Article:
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Targeting the Pro-metastatic Niche in the Liver for Cancer Immunotherapy

Gregory L. Beatty, MD, PhD


Evidence from patients with melanoma and lung cancer has suggested a role for the liver in determining outcomes with cancer immunotherapy. Yet, how the liver may regulate immunotherapy efficacy is unclear. Dr. Beatty’s group proposed that the connection between the gut and liver via the portal vein may have significant implications on T cell immunosurveillance in cancer. He hypothesized that hepatocytes respond to cancer development by orchestrating an immune microenvironment in the liver that supports cancer cell metastasis and inhibits the efficacy of cancer immunotherapy. To test this hypothesis, he is using novel pancreatic cancer models of liver metastasis.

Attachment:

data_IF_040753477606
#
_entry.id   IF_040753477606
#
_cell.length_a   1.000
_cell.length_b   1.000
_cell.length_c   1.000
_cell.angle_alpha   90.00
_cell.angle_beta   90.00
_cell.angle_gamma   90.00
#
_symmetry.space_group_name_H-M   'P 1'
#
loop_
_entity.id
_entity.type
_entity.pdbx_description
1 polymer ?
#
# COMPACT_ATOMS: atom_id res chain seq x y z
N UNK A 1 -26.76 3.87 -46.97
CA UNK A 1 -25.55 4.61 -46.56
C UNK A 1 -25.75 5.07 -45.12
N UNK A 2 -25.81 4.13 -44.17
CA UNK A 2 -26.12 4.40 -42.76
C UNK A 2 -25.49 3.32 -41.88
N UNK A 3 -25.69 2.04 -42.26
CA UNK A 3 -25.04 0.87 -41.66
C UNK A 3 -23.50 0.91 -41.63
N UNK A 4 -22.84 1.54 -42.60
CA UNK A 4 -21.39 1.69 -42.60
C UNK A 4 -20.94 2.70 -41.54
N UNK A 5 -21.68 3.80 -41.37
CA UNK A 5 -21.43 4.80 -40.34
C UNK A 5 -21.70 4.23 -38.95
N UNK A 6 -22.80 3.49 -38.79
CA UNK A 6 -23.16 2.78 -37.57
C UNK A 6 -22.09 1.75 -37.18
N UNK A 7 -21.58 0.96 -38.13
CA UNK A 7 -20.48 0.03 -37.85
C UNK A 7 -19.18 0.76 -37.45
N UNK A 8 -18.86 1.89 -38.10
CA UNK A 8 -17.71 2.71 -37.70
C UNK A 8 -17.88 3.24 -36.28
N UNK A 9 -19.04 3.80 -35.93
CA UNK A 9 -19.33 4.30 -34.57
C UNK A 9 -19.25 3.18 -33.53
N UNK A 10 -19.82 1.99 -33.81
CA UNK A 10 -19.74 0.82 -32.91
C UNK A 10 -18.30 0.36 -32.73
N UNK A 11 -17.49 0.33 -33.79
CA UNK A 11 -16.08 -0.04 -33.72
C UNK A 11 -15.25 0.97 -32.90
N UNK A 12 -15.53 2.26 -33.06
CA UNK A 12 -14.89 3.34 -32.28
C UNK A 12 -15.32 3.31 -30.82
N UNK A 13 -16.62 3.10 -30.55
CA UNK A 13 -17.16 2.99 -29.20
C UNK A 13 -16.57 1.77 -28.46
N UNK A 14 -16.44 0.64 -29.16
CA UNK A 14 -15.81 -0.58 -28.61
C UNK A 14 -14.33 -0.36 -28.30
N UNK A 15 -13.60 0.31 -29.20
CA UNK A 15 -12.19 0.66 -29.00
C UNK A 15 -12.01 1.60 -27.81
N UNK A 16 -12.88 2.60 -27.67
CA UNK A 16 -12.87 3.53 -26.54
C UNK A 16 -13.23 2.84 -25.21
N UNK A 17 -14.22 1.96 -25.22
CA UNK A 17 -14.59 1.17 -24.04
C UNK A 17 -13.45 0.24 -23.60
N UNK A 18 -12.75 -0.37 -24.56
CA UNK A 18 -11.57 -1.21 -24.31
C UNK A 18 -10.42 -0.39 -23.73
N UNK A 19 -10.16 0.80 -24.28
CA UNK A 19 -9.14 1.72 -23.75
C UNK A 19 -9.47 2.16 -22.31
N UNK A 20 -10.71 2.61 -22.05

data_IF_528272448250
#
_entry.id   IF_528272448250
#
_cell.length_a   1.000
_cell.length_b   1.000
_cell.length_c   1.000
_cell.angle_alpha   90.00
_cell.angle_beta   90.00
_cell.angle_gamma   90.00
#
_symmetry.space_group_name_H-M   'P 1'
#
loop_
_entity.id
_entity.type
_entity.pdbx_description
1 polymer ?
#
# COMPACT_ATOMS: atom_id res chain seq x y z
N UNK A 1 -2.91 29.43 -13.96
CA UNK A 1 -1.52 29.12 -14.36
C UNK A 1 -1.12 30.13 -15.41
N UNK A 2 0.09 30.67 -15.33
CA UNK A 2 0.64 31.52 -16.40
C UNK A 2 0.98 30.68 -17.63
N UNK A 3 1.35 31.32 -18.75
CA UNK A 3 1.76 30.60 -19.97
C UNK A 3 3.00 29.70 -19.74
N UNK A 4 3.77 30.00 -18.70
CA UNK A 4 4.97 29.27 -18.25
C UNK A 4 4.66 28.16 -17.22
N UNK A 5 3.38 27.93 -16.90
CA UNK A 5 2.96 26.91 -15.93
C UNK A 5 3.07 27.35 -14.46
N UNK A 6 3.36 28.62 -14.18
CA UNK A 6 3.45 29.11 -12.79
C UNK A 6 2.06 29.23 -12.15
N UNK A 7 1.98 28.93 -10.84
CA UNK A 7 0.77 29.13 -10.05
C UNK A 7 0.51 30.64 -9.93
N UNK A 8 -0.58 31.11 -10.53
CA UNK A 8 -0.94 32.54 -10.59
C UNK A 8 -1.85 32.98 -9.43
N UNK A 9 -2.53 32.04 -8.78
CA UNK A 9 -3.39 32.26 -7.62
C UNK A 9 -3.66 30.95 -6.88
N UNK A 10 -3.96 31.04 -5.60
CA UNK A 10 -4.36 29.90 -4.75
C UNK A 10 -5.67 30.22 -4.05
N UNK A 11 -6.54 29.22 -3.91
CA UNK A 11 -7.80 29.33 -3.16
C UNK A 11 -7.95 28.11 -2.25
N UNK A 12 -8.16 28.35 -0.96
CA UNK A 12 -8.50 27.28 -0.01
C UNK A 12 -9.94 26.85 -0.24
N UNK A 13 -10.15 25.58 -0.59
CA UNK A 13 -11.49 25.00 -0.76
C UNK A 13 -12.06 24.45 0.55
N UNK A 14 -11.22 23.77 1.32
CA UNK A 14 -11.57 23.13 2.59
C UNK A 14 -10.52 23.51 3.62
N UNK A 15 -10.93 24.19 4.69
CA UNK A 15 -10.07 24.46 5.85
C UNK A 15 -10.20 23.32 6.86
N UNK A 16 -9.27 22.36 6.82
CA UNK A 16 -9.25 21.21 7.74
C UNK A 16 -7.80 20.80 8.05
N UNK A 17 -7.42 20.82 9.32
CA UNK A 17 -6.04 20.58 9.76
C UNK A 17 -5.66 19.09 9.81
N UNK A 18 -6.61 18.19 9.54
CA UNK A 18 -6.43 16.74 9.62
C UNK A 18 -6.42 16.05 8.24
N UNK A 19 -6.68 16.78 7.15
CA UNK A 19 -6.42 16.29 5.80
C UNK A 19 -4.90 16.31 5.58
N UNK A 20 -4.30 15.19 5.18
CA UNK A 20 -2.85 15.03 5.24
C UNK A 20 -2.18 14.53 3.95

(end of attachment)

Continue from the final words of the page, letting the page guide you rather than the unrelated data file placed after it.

Dr. Beatty received a PhD in Immunology, and his MD from the University of Pennsylvania. He completed a residency in Internal Medicine and a fellowship in Medical Oncology at the Hospital of the University of Pennsylvania. He has joined the faculty at the University of Pennsylvania as Assistant Professor of Medicine.

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Dr. Beatty and his group show how hepatocytes can contribute to the establishment of a pro-metastatic niche.